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View Diary: Addicted to Wealth: Why More Is Never Enough (150 comments)

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  •  It's a philosophy, not an addiction (5+ / 0-)
    Recommended by:
    Happy Days, Joe Bob, ferg, tardis10, SuWho

    Sure, you find more than a few compulsive gamblers on Wall Street.

    But a fundamental part of social conservatism is the "winner takes all" mentality.  And it's "winning" (like everything else, "winning" means something different to the other side) that's at work there.  If you make $99,000,000 and I only make $98,500,000, I'm a loser and destined to failure.  This is because social conservatism considers these transactions to be prime indicators of one's moral worth in a culture driven by "morality."  Anything else, positive or negative, that might explain it is not to the point, except to the extent that it explains the moral narrative.

    At the same time, since it's conservative ideology, ultimately nobody is free of sin.  (And this philosophy exists whether or not there are explicit religious overtones.  Ayn Rand was an athiest but embraced this as fervently as any prosperity theology huckster.)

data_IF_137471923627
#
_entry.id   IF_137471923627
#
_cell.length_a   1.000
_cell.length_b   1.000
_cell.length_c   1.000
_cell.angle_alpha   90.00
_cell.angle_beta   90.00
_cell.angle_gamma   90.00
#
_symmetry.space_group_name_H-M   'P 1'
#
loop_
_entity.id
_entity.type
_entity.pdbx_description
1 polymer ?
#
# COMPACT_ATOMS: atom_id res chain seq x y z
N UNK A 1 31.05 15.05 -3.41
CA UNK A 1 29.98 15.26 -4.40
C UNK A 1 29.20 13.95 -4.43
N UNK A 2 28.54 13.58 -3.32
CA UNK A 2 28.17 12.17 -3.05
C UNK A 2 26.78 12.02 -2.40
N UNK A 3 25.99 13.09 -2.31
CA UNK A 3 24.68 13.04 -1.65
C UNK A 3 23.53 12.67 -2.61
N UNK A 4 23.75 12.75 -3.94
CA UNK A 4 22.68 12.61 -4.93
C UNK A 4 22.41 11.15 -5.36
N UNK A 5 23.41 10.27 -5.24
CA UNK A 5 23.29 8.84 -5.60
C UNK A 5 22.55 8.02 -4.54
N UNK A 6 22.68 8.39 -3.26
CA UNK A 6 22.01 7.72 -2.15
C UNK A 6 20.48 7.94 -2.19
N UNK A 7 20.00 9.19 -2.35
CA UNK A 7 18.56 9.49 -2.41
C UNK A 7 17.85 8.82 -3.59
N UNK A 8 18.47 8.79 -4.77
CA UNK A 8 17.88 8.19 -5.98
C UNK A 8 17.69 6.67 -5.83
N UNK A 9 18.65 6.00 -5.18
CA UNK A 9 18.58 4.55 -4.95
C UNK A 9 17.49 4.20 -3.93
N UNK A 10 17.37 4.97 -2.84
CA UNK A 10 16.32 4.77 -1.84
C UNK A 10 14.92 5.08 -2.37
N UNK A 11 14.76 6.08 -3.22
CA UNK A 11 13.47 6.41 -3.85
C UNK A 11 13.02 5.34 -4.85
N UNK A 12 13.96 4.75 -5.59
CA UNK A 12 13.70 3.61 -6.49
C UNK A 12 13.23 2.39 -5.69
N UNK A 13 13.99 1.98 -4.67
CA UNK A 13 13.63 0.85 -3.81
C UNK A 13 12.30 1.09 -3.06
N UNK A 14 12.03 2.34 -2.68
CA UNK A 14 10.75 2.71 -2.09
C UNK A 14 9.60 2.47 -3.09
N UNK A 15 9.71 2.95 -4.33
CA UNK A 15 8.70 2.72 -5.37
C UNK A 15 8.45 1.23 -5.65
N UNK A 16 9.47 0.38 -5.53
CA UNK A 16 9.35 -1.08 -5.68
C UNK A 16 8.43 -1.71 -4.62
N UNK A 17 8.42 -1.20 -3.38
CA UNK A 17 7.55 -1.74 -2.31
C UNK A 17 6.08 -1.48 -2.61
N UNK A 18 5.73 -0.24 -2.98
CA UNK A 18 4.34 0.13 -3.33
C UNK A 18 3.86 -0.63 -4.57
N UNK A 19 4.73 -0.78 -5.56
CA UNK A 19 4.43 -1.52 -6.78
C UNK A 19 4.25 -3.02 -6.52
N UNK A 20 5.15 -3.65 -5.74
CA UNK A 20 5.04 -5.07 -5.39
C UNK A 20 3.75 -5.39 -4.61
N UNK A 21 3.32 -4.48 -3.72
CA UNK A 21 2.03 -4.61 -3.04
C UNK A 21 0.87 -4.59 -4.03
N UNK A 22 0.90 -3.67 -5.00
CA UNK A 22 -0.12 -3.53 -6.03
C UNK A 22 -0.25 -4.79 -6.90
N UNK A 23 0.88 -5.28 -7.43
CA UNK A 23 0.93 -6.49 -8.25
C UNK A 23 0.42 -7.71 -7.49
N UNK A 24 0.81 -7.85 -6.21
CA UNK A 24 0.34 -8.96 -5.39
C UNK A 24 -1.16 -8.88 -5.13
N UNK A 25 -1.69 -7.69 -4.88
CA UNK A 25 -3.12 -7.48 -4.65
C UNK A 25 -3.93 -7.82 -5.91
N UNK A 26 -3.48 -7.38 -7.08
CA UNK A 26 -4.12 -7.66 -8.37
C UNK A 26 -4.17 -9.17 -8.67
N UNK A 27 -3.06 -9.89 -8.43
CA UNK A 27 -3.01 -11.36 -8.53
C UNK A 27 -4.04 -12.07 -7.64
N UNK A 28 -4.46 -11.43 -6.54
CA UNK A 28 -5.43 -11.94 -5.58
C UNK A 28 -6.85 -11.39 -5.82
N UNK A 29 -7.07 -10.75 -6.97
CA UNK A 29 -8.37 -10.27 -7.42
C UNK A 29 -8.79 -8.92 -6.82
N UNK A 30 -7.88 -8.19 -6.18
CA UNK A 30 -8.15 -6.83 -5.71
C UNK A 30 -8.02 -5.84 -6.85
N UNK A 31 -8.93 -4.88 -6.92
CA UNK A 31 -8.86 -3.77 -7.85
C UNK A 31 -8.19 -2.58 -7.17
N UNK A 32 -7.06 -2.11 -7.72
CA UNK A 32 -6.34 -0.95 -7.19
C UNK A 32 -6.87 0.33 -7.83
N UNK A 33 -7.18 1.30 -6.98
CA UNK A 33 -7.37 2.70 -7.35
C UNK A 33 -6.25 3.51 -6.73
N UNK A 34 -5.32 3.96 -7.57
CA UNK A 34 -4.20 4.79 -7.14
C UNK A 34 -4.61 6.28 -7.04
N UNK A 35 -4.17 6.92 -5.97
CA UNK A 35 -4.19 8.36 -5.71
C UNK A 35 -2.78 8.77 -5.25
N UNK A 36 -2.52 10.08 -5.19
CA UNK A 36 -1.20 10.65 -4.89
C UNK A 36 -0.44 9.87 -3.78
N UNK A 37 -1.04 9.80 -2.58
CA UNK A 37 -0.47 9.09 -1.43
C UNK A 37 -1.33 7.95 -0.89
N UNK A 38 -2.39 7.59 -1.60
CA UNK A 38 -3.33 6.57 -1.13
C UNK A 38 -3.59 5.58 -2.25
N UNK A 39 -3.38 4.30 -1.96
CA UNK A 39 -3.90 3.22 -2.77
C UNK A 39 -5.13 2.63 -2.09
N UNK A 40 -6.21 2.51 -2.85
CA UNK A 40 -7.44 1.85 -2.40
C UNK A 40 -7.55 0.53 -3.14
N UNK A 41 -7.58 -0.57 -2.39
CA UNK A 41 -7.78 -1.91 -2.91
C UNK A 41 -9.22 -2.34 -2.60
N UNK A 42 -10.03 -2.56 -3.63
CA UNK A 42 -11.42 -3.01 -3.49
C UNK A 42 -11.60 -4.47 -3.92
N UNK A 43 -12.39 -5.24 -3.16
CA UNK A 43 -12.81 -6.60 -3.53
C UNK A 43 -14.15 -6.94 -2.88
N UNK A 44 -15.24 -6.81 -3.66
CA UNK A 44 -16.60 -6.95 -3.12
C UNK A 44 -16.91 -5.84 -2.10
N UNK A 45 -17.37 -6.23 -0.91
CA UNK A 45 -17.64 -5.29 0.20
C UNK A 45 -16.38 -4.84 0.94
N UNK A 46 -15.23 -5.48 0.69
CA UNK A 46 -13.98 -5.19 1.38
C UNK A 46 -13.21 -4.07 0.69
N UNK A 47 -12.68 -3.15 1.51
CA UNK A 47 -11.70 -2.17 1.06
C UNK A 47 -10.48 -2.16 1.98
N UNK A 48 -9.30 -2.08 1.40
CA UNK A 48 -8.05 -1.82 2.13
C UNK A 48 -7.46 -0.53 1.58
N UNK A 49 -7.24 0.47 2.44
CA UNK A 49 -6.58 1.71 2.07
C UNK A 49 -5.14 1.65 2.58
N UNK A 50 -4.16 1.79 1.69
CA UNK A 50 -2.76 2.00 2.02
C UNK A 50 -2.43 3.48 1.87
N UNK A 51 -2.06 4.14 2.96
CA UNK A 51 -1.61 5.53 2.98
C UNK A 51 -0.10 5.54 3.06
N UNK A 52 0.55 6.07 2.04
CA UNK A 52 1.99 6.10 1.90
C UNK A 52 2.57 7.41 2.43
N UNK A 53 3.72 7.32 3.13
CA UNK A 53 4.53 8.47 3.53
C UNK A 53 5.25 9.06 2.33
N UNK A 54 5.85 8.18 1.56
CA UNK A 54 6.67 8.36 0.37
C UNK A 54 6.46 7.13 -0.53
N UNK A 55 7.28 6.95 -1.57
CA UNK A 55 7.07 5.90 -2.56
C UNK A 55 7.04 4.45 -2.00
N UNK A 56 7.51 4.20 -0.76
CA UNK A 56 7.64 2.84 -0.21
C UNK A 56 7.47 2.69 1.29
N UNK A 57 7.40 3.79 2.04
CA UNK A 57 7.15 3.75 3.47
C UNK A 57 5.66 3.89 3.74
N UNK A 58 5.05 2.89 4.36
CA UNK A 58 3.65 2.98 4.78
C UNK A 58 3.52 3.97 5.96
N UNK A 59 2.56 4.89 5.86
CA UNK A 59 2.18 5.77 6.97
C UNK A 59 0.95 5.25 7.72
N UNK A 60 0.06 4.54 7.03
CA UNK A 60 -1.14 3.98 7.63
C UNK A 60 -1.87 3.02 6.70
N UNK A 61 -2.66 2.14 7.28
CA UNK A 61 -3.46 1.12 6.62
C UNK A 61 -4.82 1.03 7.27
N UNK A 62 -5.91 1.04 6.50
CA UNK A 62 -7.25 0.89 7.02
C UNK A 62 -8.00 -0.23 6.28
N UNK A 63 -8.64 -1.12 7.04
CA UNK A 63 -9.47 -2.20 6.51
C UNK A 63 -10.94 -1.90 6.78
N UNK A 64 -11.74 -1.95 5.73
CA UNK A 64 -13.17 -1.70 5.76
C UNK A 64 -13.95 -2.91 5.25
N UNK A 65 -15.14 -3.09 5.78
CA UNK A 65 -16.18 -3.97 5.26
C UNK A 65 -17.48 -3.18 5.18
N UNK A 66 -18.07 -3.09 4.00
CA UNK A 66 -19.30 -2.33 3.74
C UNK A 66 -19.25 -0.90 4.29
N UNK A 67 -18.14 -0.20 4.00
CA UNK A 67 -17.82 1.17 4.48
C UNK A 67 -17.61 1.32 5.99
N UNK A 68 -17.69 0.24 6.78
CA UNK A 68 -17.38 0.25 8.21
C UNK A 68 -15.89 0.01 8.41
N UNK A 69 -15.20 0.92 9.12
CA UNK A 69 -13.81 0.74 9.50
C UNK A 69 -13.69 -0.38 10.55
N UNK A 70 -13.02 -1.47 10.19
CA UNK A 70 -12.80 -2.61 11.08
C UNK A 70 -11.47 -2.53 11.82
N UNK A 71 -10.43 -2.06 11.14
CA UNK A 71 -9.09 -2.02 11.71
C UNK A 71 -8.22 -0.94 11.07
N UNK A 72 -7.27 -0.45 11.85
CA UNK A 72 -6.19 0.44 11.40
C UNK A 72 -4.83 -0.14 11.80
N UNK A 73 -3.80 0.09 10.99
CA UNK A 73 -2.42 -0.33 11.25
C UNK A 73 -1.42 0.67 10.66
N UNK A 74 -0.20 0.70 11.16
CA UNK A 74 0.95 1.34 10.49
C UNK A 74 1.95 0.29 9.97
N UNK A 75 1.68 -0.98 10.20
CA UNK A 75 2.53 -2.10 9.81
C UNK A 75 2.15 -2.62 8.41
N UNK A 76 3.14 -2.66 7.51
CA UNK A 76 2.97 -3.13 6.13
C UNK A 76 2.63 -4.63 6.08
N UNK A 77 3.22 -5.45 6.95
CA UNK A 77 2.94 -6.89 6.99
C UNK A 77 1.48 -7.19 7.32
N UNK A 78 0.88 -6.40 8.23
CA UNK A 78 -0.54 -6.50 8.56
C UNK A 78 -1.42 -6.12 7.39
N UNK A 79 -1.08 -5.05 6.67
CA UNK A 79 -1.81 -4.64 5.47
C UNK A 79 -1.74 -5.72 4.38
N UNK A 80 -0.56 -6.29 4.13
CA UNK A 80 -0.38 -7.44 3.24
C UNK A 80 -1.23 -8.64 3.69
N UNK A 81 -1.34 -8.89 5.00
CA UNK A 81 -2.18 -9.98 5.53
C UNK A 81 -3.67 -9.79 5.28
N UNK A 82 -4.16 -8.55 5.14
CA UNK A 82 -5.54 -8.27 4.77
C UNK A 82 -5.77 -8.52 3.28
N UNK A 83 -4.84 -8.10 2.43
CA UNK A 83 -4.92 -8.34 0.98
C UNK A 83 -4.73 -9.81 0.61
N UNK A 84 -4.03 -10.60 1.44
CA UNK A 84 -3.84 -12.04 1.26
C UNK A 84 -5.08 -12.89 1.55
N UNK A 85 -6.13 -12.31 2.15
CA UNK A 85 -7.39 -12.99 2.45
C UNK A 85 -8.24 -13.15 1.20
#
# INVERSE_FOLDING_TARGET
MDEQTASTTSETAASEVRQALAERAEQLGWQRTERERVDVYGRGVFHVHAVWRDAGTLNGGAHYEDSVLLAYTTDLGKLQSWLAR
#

•  Once you identify wealth as a sign of God's favor, (4+ / 0-)
      Recommended by:
      Happy Days, susakinovember, SuWho, emal

      or just a sign that you are the top dog and better than everyone else, then you need more and more to maintain your place.  You can always find someone who is better than you at almost anything or who has more money than you.  You move in higher and higher circles and it just gets worse not better.

      And plenty of people are sinners in conservative ideology.  Everyone is but those who demonstrate they are of the Elect by making tons of money.  You don't have to be a Calvinist to believe this way.

      Don't bet your future on 97% of climate scientists being wrong. Take action on climate now!

      by Mimikatz on Mon Jan 20, 2014 at 09:11:09 AM PST

      [ Parent ]

      •  That is why publishing top salaries (2+ / 0-)
        Recommended by:
        NoMoreLies, Happy Days

        of Wall Street types led to even higher salaries at the top over all.  I read that somewhere.  Once CEO Schmuck could see that he was making less than CEO Jerk, he had to have more.  Then CEO Jerk wanted more.  Rinse, repeat,

        "A developed country is not where the poor have cars. It's where the rich use public transportation." - Mayor of Bogota

        by Time Waits for no Woman on Mon Jan 20, 2014 at 10:56:30 AM PST

        [ Parent ]

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